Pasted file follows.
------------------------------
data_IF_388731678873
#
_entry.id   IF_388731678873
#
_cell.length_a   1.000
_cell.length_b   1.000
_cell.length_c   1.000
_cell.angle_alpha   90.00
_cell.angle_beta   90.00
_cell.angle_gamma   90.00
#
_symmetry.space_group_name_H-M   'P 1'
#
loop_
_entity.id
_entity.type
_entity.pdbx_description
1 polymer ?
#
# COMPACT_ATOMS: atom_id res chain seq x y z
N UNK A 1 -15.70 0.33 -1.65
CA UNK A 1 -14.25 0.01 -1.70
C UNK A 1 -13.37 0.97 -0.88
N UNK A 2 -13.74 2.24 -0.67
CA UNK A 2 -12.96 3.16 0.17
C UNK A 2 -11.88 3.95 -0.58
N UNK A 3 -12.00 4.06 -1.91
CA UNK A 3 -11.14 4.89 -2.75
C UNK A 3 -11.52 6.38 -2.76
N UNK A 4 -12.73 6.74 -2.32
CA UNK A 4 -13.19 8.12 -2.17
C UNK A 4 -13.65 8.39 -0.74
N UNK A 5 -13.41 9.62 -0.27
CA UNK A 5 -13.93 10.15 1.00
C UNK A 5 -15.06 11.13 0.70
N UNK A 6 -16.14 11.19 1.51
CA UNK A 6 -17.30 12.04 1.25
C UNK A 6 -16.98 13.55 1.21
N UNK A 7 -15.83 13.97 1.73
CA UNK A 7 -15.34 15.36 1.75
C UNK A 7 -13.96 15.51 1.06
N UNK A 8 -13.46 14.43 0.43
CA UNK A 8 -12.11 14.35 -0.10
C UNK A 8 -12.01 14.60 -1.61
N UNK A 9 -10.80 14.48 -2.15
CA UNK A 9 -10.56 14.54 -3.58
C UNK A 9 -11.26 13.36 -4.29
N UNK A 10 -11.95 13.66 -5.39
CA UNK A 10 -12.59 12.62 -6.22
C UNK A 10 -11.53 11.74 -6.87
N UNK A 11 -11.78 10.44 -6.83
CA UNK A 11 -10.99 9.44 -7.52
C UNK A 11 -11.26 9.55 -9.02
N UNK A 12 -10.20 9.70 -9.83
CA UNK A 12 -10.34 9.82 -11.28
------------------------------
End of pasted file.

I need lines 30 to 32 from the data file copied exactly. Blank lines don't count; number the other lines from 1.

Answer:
N UNK A 4 -12.73 6.74 -2.32
CA UNK A 4 -13.19 8.12 -2.17
C UNK A 4 -13.65 8.39 -0.74